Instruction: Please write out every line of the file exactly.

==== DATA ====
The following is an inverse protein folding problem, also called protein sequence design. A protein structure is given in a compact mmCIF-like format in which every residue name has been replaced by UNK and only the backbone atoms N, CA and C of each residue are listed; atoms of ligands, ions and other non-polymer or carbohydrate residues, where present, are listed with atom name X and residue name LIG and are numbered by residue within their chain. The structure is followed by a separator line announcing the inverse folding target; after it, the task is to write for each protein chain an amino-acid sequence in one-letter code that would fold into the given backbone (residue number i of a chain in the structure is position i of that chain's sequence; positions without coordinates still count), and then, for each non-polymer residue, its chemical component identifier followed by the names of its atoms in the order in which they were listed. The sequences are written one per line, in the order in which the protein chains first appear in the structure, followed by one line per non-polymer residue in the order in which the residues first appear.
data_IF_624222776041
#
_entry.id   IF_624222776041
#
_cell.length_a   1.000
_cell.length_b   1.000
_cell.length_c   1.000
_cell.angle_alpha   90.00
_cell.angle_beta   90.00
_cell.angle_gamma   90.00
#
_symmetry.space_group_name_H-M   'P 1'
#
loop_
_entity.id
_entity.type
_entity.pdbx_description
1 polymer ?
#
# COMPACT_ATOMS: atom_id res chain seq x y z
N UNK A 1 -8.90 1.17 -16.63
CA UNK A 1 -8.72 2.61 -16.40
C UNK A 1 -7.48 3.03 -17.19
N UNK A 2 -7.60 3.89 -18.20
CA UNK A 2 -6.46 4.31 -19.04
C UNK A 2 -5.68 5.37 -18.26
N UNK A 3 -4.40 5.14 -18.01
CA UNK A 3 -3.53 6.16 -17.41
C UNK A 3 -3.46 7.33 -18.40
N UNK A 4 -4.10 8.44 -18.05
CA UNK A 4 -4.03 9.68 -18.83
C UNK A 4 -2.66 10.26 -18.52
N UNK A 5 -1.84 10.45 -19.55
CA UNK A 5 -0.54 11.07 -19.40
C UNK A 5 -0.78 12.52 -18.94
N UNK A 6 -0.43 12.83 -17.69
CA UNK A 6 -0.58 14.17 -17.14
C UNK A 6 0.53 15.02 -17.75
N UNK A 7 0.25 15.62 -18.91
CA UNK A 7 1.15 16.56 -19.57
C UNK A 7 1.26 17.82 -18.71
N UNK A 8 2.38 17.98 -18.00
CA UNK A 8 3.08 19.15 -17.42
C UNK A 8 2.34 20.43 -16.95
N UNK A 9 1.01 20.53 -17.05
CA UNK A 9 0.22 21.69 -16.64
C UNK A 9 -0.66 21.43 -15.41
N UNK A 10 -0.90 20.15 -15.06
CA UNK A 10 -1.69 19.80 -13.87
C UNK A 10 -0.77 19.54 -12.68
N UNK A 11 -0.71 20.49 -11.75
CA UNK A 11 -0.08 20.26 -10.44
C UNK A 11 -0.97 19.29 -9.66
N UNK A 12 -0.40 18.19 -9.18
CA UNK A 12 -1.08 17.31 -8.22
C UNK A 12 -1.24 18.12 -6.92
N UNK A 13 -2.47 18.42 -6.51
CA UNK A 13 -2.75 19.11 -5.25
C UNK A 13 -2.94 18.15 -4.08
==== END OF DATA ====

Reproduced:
The following is an inverse protein folding problem, also called protein sequence design. A protein structure is given in a compact mmCIF-like format in which every residue name has been replaced by UNK and only the backbone atoms N, CA and C of each residue are listed; atoms of ligands, ions and other non-polymer or carbohydrate residues, where present, are listed with atom name X and residue name LIG and are numbered by residue within their chain. The structure is followed by a separator line announcing the inverse folding target; after it, the task is to write for each protein chain an amino-acid sequence in one-letter code that would fold into the given backbone (residue number i of a chain in the structure is position i of that chain's sequence; positions without coordinates still count), and then, for each non-polymer residue, its chemical component identifier followed by the names of its atoms in the order in which they were listed. The sequences are written one per line, in the order in which the protein chains first appear in the structure, followed by one line per non-polymer residue in the order in which the residues first appear.
data_IF_624222776041
#
_entry.id   IF_624222776041
#
_cell.length_a   1.000
_cell.length_b   1.000
_cell.length_c   1.000
_cell.angle_alpha   90.00
_cell.angle_beta   90.00
_cell.angle_gamma   90.00
#
_symmetry.space_group_name_H-M   'P 1'
#
loop_
_entity.id
_entity.type
_entity.pdbx_description
1 polymer ?
#
# COMPACT_ATOMS: atom_id res chain seq x y z
N UNK A 1 -8.90 1.17 -16.63
CA UNK A 1 -8.72 2.61 -16.40
C UNK A 1 -7.48 3.03 -17.19
N UNK A 2 -7.60 3.89 -18.20
CA UNK A 2 -6.46 4.31 -19.04
C UNK A 2 -5.68 5.37 -18.26
N UNK A 3 -4.40 5.14 -18.01
CA UNK A 3 -3.53 6.16 -17.41
C UNK A 3 -3.46 7.33 -18.40
N UNK A 4 -4.10 8.44 -18.05
CA UNK A 4 -4.03 9.68 -18.83
C UNK A 4 -2.66 10.26 -18.52
N UNK A 5 -1.84 10.45 -19.55
CA UNK A 5 -0.54 11.07 -19.40
C UNK A 5 -0.78 12.52 -18.94
N UNK A 6 -0.43 12.83 -17.69
CA UNK A 6 -0.58 14.17 -17.14
C UNK A 6 0.53 15.02 -17.75
N UNK A 7 0.25 15.62 -18.91
CA UNK A 7 1.15 16.56 -19.57
C UNK A 7 1.26 17.82 -18.71
N UNK A 8 2.38 17.98 -18.00
CA UNK A 8 3.08 19.15 -17.42
C UNK A 8 2.34 20.43 -16.95
N UNK A 9 1.01 20.53 -17.05
CA UNK A 9 0.22 21.69 -16.64
C UNK A 9 -0.66 21.43 -15.41
N UNK A 10 -0.90 20.15 -15.06
CA UNK A 10 -1.69 19.80 -13.87
C UNK A 10 -0.77 19.54 -12.68
N UNK A 11 -0.71 20.49 -11.75
CA UNK A 11 -0.08 20.26 -10.44
C UNK A 11 -0.97 19.29 -9.66
N UNK A 12 -0.40 18.19 -9.18
CA UNK A 12 -1.08 17.31 -8.22
C UNK A 12 -1.24 18.12 -6.92
N UNK A 13 -2.47 18.42 -6.51
CA UNK A 13 -2.75 19.11 -5.25
C UNK A 13 -2.94 18.15 -4.08